In 2015, the Beacon Project developed >versus<, a unique proprietary media monitoring tool. >versus< is used by our in-house experts and media monitors across Europe to track malign narratives and disinformation campaigns in the online media space, analyze their dynamics, and how they are discussed online. Using >versus<, we are able to monitor narratives around topics such as traditional values, the European Union, NATO, the transatlantic alliance, and migration. Narrative monitoring includes gauging how prevalent narratives are in online media and in broader public discussion. This allows us to map the online media landscape over a given timeframe. IRI publishes the analysis of >versus< monitoring conducted directly or by our partners.
>versus< scrapes both mainstream and alternative online media, social media, and under article comments, and operates in multiples languages, including Bosnian-Croatian-Serbian, Czech, English, German, Hungarian, Latvian, Lithuanian, Macedonian, Polish, Russian, Slovak, Spanish and other languages. IRI provides access to >versus< free of charge to our partners, while Beacon’s in-house experts provide guidance and training on the use of the tool as well and how to create a robust methodology to conduct online media monitoring systematically.
Providing partners access to >versus< allows them to collect and analyze information themselves and define their own research priorities. This practice increases the likelihood they will continue their work beyond the end of IRI’s direct support. The Prague Security Studies Institute (PSSI) is one standout example of a partner using >versus< to produce high-quality analysis of pernicious narratives and disinformation campaigns. In more than 40 articles since 2018, PSSI has examined disinformation in the context of elections, the portrayal of NATO in Czech media and anti-vaccination movements.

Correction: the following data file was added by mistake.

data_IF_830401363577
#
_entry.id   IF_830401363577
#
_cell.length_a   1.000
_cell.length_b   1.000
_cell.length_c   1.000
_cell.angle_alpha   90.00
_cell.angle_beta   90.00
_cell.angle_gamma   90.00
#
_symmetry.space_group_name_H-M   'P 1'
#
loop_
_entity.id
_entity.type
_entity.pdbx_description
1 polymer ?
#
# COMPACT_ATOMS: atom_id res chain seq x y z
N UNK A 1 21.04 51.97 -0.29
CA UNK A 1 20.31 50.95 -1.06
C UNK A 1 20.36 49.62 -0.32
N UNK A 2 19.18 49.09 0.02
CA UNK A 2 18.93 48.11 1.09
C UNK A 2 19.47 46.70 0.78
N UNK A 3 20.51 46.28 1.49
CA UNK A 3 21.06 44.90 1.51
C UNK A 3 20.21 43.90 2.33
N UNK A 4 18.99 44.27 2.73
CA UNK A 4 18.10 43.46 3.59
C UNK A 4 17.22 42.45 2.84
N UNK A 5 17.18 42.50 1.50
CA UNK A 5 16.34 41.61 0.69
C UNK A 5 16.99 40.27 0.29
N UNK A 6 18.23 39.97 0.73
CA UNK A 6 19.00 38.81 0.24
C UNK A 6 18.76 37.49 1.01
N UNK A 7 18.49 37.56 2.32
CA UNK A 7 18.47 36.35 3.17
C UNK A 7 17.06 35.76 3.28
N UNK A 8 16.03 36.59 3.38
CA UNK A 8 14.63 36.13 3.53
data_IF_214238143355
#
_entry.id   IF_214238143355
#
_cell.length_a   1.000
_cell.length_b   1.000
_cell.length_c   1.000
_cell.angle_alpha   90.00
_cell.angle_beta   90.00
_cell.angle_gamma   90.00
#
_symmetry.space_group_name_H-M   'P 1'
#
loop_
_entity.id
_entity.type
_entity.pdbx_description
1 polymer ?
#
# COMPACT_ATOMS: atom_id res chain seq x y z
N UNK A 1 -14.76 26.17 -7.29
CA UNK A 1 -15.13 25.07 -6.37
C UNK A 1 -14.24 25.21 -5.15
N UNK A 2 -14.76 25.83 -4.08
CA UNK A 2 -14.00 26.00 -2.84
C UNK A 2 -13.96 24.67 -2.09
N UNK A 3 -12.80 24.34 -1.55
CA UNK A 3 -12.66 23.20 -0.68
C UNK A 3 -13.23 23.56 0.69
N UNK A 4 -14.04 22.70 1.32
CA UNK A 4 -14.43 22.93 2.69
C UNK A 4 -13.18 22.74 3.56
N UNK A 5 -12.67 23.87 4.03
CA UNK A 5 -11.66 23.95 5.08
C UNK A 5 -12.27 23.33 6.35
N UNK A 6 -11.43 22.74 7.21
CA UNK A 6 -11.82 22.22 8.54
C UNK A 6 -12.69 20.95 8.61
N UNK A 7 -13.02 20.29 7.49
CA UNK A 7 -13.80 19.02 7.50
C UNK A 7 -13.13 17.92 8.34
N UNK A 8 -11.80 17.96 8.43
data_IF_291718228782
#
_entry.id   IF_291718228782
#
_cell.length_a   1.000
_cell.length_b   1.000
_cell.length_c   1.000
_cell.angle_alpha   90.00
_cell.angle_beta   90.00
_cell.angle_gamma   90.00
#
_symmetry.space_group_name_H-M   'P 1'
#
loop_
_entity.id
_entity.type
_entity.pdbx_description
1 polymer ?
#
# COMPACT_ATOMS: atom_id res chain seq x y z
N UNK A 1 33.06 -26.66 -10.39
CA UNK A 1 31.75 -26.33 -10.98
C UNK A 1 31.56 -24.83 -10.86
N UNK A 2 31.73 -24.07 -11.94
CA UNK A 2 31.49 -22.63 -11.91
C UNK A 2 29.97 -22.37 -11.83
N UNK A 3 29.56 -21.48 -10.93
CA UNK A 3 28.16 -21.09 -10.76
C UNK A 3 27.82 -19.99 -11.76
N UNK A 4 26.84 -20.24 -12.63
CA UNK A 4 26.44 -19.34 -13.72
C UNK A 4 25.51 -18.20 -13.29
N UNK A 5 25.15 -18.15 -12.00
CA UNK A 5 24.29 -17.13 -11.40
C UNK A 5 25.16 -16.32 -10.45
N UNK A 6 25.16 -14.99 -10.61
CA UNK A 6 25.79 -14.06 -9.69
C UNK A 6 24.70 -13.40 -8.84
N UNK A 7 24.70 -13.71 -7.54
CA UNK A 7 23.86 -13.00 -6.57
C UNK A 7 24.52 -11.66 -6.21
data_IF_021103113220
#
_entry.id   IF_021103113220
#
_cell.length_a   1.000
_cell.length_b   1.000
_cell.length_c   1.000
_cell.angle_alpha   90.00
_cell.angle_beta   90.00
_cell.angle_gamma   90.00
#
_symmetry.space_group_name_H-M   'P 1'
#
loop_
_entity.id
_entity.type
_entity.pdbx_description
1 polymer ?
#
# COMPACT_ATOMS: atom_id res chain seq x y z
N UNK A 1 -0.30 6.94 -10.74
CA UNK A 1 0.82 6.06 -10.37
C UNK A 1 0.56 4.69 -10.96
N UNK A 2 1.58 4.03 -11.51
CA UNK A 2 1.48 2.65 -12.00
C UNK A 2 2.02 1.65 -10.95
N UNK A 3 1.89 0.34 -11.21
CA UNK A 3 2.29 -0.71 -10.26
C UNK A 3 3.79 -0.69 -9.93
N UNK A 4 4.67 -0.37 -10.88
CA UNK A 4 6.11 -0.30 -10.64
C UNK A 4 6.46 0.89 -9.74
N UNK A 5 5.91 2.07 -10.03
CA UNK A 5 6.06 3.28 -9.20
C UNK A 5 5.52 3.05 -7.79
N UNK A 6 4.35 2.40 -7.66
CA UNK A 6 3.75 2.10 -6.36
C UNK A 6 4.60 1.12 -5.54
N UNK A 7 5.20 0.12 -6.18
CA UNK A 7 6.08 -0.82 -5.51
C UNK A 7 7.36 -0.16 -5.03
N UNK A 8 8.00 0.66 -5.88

Public Opinion Research
Media monitoring is useful in painting a picture of a country’s information environment, but it alone is not sufficient to understand or combat disinformation. For example, media monitoring does little to explain the impact on people who consume the information, including why one group of people might be more inclined to believe a given narrative more than another. To answer these questions, the Beacon Project has conducted nine public opinion surveys and eight series of focus group discussions to understand citizens’ attitudes toward a range of narratives that appear in media.
Since 1998, IRI has carried out polling and survey research programs in some of the world’s most challenging environments — from former Communist bloc countries following the fall of the Soviet Union to Iraq following the fall of Saddam Hussein. It is these relatively new democracies that are the most vulnerable to disinformation campaigns. However, even mature democracies are not free from the risk of manipulation. Public opinion research allows us to gain a realistic view — free of bias or spin — of what people think.
Innovating to Strengthen Democracy
Battling disinformation will continue to be a pressing challenge for new and old democracies alike. At IRI, we will continue to share best research practices and latest innovations with our Beacon Network members to combat disinformation campaigns and strengthen democracy.Top